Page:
Mexican workers in our towns want to legitimize their presence

  The hour was early, the high desert air was fall-frosty, and the coffee was, well, truly horrible. I'd arrived for my volunteer shift at a Catholic church in the western Colorado town of Delta, and I had a very bad feeling.

Five hundred people were already waiting on the sidewalk outside, sipping the acrid coffee, shifting their feet, and talking quietly in Spanish. Most had been in line for hours, and all were hoping to get a matricula "- a personal identification card, issued by the Mexican Foreign Ministry, that's accepted by a growing number of banks, libraries, and police departments here in the United States. The matricula doesn't deliver citizenship, but it reduces the danger of deportation, and the people in line were just about steaming with longing for it.

I worked my way towards the door, nodding hellos and wondering if anyone had expected a crowd like this. Inside, staffers from the Mexican consulate in Denver were preparing for the worst, setting up row after row of folding chairs. The Mexican official in charge called together the volunteers and quickly listed the matrícula requirements: a birth certificate, some form of Mexican identification, proof that the applicant had been living in the United States for six months or more, and $29.

Then, without further ceremony, the church door opened and a sort of muted chaos began.

My job "- and don't ask me how I got roped into this "- was to explain to the people in line that it was going to be at least another hour until they could get through the door. If they weren't already holding an index card with a number on it, I had to tell them they might not get in at all. If they couldn't afford to take time off and buy gas for the five-hour trip to the consulate's permanent office in Denver, they'd have to wait a year for another chance.

This was not, as you might imagine, a fun job. Every time I walked out on the sidewalk, people gathered around me as if I were an oracle, and I felt ridiculous. Every once in a while, I'd say good luck, which I meant more sincerely than anything else I said that day. But it came out sounding sarcastic, and I got sarcastic laughs in return.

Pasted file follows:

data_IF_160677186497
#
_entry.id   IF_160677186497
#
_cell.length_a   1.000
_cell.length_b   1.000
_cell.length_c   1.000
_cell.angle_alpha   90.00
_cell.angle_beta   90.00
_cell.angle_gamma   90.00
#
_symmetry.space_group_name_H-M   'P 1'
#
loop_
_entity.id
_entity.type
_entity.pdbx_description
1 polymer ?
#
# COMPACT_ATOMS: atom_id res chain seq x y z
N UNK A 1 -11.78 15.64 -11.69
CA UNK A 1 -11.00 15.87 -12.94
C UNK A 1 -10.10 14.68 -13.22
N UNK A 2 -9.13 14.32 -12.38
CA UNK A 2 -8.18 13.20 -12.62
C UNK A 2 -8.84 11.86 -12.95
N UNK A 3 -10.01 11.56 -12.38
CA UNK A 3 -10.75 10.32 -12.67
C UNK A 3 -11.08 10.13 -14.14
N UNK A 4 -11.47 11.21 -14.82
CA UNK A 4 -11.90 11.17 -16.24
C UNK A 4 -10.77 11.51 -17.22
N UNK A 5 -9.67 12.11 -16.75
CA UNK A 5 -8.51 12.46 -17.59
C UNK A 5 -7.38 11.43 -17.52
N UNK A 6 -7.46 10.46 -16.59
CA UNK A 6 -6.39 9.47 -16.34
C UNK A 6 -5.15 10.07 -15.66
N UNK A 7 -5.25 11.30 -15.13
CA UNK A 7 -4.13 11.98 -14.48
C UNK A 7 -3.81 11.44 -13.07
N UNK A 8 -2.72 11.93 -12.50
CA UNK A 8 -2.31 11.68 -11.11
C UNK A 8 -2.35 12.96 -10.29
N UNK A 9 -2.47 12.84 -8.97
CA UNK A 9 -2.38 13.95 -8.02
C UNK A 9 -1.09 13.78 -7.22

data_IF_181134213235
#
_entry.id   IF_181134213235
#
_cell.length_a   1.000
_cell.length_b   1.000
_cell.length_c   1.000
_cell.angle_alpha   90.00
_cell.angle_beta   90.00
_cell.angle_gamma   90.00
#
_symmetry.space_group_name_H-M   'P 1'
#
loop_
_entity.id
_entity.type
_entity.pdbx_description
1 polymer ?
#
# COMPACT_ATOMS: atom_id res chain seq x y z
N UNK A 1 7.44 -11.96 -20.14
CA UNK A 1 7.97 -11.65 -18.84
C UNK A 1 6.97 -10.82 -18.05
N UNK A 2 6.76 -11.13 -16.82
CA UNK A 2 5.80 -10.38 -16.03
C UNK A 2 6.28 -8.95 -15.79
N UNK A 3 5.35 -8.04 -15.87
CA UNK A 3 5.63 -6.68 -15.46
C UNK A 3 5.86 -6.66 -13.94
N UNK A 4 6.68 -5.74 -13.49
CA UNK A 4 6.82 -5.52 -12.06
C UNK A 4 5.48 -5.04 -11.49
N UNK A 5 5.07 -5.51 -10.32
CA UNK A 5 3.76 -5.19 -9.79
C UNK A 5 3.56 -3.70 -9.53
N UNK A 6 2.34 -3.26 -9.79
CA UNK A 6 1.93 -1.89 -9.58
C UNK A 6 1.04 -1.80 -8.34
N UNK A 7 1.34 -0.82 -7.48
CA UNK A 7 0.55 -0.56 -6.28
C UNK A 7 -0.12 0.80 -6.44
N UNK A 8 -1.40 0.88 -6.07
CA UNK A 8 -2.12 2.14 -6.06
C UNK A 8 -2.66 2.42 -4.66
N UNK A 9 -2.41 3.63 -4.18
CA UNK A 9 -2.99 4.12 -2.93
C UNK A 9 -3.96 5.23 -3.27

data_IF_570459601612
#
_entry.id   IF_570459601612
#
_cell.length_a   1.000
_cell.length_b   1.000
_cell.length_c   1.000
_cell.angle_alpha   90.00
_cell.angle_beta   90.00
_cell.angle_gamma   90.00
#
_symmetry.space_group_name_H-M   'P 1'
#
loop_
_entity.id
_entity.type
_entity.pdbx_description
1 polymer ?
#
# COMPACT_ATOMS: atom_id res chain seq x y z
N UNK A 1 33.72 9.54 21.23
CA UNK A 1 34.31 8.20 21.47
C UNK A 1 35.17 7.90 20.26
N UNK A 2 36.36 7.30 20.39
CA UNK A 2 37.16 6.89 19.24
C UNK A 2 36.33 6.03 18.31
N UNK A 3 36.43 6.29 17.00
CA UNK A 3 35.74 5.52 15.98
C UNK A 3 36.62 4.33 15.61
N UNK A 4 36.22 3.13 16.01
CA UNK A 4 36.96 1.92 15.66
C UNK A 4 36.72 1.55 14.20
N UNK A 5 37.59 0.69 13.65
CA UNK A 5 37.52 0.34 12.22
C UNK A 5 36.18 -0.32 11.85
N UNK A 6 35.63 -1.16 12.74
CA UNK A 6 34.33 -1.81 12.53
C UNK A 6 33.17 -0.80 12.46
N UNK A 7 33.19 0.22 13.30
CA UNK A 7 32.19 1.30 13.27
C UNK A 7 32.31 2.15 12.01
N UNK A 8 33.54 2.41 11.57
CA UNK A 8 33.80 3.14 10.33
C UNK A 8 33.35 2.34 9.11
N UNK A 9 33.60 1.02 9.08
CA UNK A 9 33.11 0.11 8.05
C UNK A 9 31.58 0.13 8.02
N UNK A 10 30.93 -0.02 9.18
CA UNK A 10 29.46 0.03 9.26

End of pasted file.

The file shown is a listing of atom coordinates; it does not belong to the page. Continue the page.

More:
These days, there are similar lines of longing all over the Western United States. Though the disappointments are deep, the matricula represent something hopeful. This is a kind of grassroots amnesty program, a temporary but surprisingly effective solution to the international deadlock over U.S. immigration policy.

The matricula have been around for years, but last year the Mexican Foreign Ministry started pressing businesses and local governments to accept the cards as valid identification. At last count, reports the Arizona Daily Star, 66 U.S. banks and 801 U.S. police departments have recognized the card, and Mexican consulates expect to issue a million cards just this year.

For banks, matricula represent new business. For police and other local officials, they're a way to acknowledge the reality of the West. The cards help them communicate with tens of thousands of new residents who, until recently, had been understandably wary of anyone in uniform. Cardholders can now report crimes and do business with their local governments without fear, a shift that should benefit everyone.

Some of my fellow environmentalists say population control is a national issue. They say that in order to protect the stupendous natural diversity of the Western United States, we have to not only control the size of our own families, but also tighten the border to our south. They say we should turn away these new arrivals, not offer them quasi-official recognition.

I've thought hard about this, and I can't agree. I can't say I deserve the many benefits of living here more than the people in line do. Immigrants from Mexico I've talked to have worked hard to get here, and work as hard or harder to stay here. If productive, useful work makes a worthy citizen, most of the people on the sidewalk have proved themselves many times over. The matrículas give all of us one way to recognize this.

The people waiting for matrículas aren't numbers. They're people who tell jokes and throw parties and mourn tragedies pretty much like I do. Many say they wish they could return home and still provide for their families. For now, they can't. So for now, they'll keep standing in line, trying to be good citizens in this unfamiliar place "- and I'll keep standing at the church door, trying my best to hold it open.

Michelle Nijhuis is a contributor to Writers on the Range, a service of High Country News in Paonia, Colorado (hcn.org) where she lives and works as a freelance writer.

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